Be a new leader, not an old doer

“What got you here won’t get you there”Marshall Goldsmith

The trials of being a new supervisor are many. Some new leaders have all their former colleagues now reporting to them. They have received little, if any, training to be a leader; while they are experts and know the specific job inside out, they have no idea of what it takes to get others to perform at their own high level. And they love doing “it,” but that love diminishes when trying to get others to do the same.

At entry level, 90% of job performance is a direct result of individual effort. As people advance through the leadership track, 90% of their results will probably come from what they are able to get done through others. I have a friend who heads up a very technical part of a large company. His education and much of his early career were based on engineering expertise. Today, he has over 200 engineers working for him. When I asked him how much of his day-to-day required an engineering degree, he almost laughed. The point is, job knowledge does not equal an ability to be an effective manager or possess people skills. It is a distinctly different skill set and needs to be acquired if the leadership career track is to continue in a positive direction. Whether it is moving from salesperson to sales manager, line worker to supervisor, or from clerical staff to office manager, here are three hurdles that need to be jumped if a successful transition is to take place.

  1. Old habits — Many, many habits that equate to success as a worker will do exactly the opposite in a leadership role. For example, you are a newly promoted leader and one of your direct reports has a problem with a certain process or program. Rather than get that individual involved in slowly going through the process and training the person how to do it, you quickly show them how to do it and walk away, assuming that they have just digested all your great expertise. Even worse, you just do it because it takes less time than going through the whole darn thing with the person — WRONG! One of the many responsibilities of a leader is to build people and make them successful. You do not do that by doing “it.” You do that by coaching others to do “it.”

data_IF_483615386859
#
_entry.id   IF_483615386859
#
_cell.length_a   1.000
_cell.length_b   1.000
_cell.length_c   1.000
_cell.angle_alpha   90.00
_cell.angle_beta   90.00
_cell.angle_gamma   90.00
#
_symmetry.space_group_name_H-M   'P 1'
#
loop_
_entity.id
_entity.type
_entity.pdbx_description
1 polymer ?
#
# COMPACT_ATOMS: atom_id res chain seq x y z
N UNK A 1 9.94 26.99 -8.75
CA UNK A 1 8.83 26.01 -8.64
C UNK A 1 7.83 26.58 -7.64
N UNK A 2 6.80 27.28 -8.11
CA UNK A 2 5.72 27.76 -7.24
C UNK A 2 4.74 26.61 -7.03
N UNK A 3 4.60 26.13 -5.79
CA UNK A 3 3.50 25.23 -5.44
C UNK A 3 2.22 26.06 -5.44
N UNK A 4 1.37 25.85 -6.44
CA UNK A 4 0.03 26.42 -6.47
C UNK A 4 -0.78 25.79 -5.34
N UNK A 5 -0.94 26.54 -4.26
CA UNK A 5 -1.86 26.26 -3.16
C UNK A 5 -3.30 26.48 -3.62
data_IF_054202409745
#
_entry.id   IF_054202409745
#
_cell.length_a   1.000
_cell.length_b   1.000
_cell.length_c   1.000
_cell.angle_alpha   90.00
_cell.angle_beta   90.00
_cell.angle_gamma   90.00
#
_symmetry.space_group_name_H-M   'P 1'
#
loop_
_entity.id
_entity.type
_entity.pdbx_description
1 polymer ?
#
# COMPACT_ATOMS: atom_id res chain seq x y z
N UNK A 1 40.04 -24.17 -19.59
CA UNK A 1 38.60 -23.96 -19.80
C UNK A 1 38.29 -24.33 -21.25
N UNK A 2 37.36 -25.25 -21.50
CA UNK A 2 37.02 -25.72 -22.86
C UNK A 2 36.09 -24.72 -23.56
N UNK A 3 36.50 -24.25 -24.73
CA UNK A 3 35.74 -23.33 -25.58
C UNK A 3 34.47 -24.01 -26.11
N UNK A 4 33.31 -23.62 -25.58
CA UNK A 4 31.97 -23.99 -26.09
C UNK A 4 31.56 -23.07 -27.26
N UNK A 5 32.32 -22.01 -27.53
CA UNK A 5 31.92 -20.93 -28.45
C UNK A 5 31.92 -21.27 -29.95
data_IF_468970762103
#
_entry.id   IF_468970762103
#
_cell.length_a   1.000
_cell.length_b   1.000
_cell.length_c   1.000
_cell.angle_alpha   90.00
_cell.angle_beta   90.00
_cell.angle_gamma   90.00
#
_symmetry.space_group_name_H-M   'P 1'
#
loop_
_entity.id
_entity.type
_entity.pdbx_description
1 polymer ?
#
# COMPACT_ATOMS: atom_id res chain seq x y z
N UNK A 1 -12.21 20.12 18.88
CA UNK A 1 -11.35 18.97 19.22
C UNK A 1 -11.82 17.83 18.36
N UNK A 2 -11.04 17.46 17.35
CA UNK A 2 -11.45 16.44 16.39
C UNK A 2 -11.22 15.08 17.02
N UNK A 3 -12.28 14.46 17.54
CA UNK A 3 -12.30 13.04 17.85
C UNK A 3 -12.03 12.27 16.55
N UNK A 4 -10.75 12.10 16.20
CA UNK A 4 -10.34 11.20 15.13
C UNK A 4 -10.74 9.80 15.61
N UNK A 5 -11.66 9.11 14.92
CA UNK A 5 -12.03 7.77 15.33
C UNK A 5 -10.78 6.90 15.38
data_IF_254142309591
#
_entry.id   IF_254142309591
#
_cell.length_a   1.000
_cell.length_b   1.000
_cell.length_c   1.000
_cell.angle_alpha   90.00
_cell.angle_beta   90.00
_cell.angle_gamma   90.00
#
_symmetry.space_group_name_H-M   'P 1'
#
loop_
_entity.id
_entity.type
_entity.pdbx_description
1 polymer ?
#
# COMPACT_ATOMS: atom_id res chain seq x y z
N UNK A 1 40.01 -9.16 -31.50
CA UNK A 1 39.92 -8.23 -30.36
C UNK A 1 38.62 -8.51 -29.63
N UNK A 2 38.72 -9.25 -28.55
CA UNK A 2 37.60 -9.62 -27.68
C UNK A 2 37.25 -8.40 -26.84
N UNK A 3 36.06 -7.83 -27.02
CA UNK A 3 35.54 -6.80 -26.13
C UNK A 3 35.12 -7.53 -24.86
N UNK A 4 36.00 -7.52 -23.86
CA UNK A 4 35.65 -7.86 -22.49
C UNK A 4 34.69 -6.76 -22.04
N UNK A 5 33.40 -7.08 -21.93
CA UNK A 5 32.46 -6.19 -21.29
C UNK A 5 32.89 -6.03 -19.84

Another habit, especially if the new leader was a star in the previous role, is the need to be the star in the new leader role. WHOA! The new habit is to build stars, not to be the star. Quite a change. The list of old habits to let go of and new habits to instill goes on and on.

  2. Training — It never ceases to amaze me how many organizations assume that the person who does the job (whatever it is) exceptionally well, will make an ideal manager for the same job. An incredible number of new leaders are just tossed into the leadership role with little, if any, training. Not only is this not fair to the new leader, think of the negative impact on those new direct reports! Whether it is an internal, structured approach or using an external resource, you owe it to the new leader to provide the necessary tools for the new job.
  3. From black and white to gray — Even with a solid training regimen and sound coaching from their own superiors, many new leaders just cannot let go. The biggest hurdle is leaving the old comfort zone and moving into unfamiliar territory. For example, how do I get all my former buddies to respect me in my new role? Do I have to give up a friendship to be an effective leader? There is not a black and white answer to these questions and gray is often the only color involved. As one of my class participants said a few weeks ago, “Dealing in the land of gray is not easy. However, you must be good at it or you will never grow as a leader.”

If a new leader is to become a real leader, he or she must both recognize and take the necessary steps to leave the world of doing behind, and walk down the new path of effective leadership, even if it is a bit gray.

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